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Finite-Precision Error Analysis

Module by: Douglas L. Jones. E-mail the author

Summary: Exact analysis of quantization errors is difficult because quantization is highly nonlinear. Approximating quantization errors as independent, additive white Gaussian noise processes makes analysis tractable and generally leads to fairly accurate results. Dithering can be used to make these approximations more accurate.

Fundamental Assumptions in finite-precision error analysis

Quantization is a highly nonlinear process and is very difficult to analyze precisely. Approximations and assumptions are made to make analysis tractable.

Assumption #1

The roundoff or truncation errors at any point in a system at each time are random, stationary, and statistically independent (white and independent of all other quantizers in a system).

That is, the error autocorrelation function is r e k=E e n e n + k = σ q 2δk r e k e n e n + k σ q 2 δ k . Intuitively, and confirmed experimentally in some (but not all!) cases, one expects the quantization error to have a uniform distribution over the interval Δ2 Δ2 Δ 2 Δ 2 for rounding, or Δ 0 Δ 0 for truncation.

In this case, rounding has zero mean and variance EQ x n x n =0 Q x n x n 0 σ Q 2=E e n 2= Δ B 212 σ Q 2 e n 2 Δ B 2 12 and truncation has the statistics EQ x n x n =Δ2 Q x n x n Δ 2 σ Q 2= Δ B 212 σ Q 2 Δ B 2 12

Please note that the independence assumption may be very bad (for example, when quantizing a sinusoid with an integer period NN). There is another quantizing scheme called dithering, in which the values are randomly assigned to nearby quantization levels. This can be (and often is) implemented by adding a small (one- or two-bit) random input to the signal before a truncation or rounding quantizer.

Figure 1
Figure 1 (fig1Finite-PrecisionError.png)
This is used extensively in practice. Altough the overall error is somewhat higher, it is spread evenly over all frequencies, rather than being concentrated in spectral lines. This is very important when quantizing sinusoidal or other periodic signals, for example.

Assumption #2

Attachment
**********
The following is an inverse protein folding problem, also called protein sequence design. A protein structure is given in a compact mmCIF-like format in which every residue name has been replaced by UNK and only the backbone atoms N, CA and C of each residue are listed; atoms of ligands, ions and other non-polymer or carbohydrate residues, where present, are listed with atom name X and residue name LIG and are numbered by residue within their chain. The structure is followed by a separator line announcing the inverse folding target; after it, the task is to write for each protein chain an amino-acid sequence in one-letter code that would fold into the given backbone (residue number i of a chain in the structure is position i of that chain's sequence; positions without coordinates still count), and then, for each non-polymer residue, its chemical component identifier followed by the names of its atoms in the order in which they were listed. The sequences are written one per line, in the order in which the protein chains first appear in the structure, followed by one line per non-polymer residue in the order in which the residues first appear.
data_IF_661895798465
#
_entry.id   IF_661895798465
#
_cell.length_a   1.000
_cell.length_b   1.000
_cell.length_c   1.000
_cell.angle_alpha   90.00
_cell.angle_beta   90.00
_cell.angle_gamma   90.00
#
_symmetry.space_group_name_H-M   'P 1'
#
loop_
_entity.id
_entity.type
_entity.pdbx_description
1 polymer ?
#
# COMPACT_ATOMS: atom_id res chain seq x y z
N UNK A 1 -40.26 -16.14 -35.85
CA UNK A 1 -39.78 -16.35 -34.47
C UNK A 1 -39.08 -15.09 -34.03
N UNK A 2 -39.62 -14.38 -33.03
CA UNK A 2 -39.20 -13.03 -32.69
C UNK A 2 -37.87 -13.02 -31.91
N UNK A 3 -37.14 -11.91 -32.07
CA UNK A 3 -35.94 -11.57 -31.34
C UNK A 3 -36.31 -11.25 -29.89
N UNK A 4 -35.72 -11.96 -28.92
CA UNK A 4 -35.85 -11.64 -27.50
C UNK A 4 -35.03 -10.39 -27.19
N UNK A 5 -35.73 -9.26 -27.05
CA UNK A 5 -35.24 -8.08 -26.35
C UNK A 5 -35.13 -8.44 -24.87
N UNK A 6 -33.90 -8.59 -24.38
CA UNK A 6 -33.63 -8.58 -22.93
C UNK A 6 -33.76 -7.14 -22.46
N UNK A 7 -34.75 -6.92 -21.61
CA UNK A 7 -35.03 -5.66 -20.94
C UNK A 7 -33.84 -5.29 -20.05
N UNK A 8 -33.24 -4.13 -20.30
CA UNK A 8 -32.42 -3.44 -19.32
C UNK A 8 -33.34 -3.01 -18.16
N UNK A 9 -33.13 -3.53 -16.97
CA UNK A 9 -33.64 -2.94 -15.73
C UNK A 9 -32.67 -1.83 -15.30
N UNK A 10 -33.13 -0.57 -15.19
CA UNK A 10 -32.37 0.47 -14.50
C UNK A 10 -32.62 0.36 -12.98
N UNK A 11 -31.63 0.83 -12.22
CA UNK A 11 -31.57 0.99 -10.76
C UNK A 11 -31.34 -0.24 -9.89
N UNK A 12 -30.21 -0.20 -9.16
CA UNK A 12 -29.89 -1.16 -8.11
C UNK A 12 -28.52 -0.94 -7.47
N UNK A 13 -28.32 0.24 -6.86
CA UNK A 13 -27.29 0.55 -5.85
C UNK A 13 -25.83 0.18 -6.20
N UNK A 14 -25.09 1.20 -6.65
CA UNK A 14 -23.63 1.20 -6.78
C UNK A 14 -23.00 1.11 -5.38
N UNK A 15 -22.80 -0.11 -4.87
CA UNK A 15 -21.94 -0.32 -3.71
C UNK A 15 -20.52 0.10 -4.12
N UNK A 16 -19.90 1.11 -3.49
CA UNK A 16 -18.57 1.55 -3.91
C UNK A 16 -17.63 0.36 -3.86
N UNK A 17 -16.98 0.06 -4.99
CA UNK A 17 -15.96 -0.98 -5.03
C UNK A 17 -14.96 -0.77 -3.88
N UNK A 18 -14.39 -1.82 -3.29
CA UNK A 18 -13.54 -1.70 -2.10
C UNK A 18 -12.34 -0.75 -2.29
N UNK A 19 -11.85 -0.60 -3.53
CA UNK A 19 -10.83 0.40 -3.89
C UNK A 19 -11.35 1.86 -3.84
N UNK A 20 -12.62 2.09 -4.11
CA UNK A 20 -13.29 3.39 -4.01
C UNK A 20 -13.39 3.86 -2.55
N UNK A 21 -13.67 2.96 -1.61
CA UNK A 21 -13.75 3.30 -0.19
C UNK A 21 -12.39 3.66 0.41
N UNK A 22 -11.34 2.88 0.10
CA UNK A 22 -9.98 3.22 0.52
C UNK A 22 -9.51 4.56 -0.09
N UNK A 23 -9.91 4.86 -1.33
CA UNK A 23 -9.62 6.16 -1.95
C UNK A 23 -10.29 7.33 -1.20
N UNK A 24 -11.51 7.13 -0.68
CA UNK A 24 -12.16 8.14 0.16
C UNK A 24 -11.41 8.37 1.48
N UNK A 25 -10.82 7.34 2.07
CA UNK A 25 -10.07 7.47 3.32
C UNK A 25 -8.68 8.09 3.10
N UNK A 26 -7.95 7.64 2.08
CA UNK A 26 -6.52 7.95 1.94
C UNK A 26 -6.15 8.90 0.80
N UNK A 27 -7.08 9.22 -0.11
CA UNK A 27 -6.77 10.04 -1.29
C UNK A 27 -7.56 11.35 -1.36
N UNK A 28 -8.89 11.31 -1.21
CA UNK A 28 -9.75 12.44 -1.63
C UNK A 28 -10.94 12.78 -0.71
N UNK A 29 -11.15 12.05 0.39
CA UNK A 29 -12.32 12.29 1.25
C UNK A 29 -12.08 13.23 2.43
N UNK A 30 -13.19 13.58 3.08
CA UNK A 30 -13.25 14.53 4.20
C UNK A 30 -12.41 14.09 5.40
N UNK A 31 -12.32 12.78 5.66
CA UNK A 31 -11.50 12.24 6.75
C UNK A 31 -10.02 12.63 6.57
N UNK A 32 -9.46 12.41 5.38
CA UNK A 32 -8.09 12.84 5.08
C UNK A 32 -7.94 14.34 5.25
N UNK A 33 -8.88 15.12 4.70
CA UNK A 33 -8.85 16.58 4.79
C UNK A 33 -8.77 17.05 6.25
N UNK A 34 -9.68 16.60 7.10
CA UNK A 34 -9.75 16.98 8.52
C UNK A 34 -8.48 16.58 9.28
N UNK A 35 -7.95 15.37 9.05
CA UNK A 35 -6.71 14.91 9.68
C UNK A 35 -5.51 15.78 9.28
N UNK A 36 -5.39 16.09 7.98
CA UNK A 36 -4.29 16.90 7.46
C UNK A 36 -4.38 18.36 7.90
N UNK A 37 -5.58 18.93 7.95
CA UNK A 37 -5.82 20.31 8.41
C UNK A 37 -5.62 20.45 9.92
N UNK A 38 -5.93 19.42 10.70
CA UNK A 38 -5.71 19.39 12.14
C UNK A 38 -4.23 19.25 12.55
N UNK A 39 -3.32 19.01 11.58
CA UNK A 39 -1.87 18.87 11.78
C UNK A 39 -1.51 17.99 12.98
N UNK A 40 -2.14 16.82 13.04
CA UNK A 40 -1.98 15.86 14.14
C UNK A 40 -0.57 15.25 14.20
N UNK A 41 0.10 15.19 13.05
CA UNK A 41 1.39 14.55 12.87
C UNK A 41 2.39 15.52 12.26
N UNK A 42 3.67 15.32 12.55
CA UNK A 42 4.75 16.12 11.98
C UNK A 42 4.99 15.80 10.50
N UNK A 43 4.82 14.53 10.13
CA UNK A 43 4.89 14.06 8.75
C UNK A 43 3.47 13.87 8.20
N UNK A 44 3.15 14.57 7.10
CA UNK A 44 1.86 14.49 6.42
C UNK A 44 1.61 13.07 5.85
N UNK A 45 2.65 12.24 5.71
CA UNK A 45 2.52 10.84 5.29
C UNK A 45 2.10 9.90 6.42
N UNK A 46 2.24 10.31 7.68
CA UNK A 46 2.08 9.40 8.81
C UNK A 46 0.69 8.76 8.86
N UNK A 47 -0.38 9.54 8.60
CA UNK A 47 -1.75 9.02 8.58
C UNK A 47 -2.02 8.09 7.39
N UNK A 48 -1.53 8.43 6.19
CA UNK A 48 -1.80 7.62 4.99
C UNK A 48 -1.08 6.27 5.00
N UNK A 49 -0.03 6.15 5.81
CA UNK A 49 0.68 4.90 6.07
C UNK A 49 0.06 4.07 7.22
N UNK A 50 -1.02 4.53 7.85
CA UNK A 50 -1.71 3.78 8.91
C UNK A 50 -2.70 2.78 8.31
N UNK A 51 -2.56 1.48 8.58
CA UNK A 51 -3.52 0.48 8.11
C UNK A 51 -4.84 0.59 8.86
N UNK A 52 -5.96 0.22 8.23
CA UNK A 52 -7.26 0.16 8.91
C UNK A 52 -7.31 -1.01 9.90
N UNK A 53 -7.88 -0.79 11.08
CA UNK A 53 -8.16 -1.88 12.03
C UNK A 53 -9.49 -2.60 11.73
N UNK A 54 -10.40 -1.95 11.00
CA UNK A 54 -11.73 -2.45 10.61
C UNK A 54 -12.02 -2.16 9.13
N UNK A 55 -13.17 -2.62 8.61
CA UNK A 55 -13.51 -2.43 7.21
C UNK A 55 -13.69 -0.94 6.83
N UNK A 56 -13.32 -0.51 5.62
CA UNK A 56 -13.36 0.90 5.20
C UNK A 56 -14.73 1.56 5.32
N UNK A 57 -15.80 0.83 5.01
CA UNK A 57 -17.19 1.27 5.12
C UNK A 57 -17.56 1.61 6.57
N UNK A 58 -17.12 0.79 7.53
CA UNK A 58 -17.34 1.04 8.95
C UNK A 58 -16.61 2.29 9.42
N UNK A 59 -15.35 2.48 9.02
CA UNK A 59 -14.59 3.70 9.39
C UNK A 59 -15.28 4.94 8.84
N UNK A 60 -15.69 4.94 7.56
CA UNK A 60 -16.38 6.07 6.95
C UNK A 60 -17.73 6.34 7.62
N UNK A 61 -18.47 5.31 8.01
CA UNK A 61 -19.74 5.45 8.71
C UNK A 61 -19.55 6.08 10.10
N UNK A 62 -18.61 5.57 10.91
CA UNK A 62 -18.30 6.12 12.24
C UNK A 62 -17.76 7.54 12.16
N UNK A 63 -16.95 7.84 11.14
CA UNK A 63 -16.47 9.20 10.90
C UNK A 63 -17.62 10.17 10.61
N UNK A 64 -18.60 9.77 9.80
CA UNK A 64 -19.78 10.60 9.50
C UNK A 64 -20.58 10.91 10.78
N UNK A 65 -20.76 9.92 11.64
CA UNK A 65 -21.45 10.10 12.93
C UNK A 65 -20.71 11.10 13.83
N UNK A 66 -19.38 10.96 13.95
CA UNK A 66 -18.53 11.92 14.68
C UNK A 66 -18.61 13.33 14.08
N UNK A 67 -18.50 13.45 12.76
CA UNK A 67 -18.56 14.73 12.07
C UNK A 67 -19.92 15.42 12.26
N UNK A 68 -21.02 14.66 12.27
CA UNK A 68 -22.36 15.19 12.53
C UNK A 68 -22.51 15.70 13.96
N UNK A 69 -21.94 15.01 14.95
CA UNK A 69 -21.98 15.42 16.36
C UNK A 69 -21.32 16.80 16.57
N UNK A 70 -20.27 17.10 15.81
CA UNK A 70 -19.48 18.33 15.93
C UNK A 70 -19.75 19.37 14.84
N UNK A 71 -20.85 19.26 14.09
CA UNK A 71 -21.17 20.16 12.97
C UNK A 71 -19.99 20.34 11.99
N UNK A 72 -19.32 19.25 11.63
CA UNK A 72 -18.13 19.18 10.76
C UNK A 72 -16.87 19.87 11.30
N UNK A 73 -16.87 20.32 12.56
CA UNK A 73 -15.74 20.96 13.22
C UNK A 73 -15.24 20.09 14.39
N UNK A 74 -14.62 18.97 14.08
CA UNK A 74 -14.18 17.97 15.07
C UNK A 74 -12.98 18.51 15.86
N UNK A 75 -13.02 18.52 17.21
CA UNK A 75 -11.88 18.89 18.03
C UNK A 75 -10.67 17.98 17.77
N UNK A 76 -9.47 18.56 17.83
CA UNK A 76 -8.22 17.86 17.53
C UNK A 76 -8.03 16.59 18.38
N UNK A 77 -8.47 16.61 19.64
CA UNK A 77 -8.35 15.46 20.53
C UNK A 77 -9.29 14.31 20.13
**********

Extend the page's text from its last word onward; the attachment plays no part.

Pretend that the quantization error is really additive Gaussian noise with the same mean and variance as the uniform quantizer. That is, model

Figure 2
(a)
Figure 2(a) (subfig2aFinite-PrecisionError.png)
as
(b)
as (subfig2bFinite-PrecisionError.png)
This model is a linear system, which our standard theory can handle easily. We model the noise as Gaussian because it remains Gaussian after passing through filters, so analysis in a system context is tractable.

Summary of Useful Statistical Facts

  • correlation function: r x kE x n x n + k r x k x n x n + k
  • power spectral density: S x wDTFT r x n S x w DTFT r x n
  • Note r x 0= σ x 2=12πππ S x wd w r x 0 σ x 2 1 2 w S x w
  • r xy kE x * nyn+k r xy k x * n y n k
  • cross-spectral density: S xy w=DTFT r xy n S xy w DTFT r xy n
  • For y=h*x y h x : S yx w=Hw S x w S yx w H w S x w S yy w=|Hw|2 S x w S yy w H w 2 S x w
  • Note that the output noise level after filtering a noise sequence is σ y 2= r yy 0=1πππ|Hw|2 S x wd w σ y 2 r yy 0 1 w H w 2 S x w so postfiltering quantization noise alters the noise power spectrum and may change its variance!
  • For x 1 x 1 , x 2 x 2 statistically independent r x 1 + x 2 k= r x 1 k+ r x 2 k r x 1 + x 2 k r x 1 k r x 2 k S x 1 + x 2 w= S x 1 w+ S x 2 w S x 1 + x 2 w S x 1 w S x 2 w
  • For independent random variables σ x 1 + x 2 2= σ x 1 2+ σ x 2 2 σ x 1 + x 2 2 σ x 1 2 σ x 2 2

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